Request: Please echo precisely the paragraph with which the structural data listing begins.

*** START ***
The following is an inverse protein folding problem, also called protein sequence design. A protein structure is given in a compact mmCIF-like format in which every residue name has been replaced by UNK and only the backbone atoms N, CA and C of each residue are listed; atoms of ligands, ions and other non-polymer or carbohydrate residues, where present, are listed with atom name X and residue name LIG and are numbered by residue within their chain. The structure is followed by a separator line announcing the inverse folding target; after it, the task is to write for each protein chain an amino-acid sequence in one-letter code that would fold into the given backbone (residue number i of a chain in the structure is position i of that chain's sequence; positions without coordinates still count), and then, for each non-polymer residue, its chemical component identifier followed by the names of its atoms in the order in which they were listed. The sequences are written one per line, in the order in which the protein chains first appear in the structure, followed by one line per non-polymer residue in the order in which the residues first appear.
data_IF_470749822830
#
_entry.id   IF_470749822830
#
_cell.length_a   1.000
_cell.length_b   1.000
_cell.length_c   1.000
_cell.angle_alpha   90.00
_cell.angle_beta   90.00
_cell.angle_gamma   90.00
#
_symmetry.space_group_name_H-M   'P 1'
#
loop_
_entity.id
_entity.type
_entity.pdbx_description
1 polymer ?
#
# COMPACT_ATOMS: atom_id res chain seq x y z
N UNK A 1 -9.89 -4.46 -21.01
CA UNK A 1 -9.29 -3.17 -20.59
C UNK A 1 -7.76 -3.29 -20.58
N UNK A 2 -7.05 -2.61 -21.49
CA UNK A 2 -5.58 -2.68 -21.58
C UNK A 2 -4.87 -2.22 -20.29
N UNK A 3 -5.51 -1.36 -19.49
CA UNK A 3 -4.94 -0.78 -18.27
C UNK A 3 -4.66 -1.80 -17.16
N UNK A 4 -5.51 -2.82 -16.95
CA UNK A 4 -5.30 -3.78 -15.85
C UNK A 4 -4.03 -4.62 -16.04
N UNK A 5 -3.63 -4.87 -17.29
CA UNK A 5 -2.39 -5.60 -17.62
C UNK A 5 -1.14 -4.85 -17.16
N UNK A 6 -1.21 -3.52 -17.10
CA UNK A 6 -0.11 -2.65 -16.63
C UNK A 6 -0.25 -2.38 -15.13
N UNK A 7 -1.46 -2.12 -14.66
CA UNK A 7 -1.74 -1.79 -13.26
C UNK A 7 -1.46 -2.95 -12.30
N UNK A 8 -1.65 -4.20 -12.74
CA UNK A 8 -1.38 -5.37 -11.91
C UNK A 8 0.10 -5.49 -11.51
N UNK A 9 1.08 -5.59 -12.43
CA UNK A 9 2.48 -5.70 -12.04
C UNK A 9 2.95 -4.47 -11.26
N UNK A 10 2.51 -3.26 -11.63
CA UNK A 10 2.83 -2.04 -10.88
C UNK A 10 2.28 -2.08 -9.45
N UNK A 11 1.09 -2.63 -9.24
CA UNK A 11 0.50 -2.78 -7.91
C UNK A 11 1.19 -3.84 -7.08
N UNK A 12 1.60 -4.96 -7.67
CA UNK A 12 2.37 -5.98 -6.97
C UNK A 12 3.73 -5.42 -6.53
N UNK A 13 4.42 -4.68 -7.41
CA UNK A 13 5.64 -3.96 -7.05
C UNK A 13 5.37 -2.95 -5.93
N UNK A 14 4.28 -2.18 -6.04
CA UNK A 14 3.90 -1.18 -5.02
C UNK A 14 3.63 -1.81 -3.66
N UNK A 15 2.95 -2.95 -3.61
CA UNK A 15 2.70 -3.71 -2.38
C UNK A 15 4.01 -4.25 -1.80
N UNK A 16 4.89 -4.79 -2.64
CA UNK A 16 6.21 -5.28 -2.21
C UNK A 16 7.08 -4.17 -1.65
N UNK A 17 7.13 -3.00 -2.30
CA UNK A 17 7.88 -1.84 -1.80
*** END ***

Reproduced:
The following is an inverse protein folding problem, also called protein sequence design. A protein structure is given in a compact mmCIF-like format in which every residue name has been replaced by UNK and only the backbone atoms N, CA and C of each residue are listed; atoms of ligands, ions and other non-polymer or carbohydrate residues, where present, are listed with atom name X and residue name LIG and are numbered by residue within their chain. The structure is followed by a separator line announcing the inverse folding target; after it, the task is to write for each protein chain an amino-acid sequence in one-letter code that would fold into the given backbone (residue number i of a chain in the structure is position i of that chain's sequence; positions without coordinates still count), and then, for each non-polymer residue, its chemical component identifier followed by the names of its atoms in the order in which they were listed. The sequences are written one per line, in the order in which the protein chains first appear in the structure, followed by one line per non-polymer residue in the order in which the residues first appear.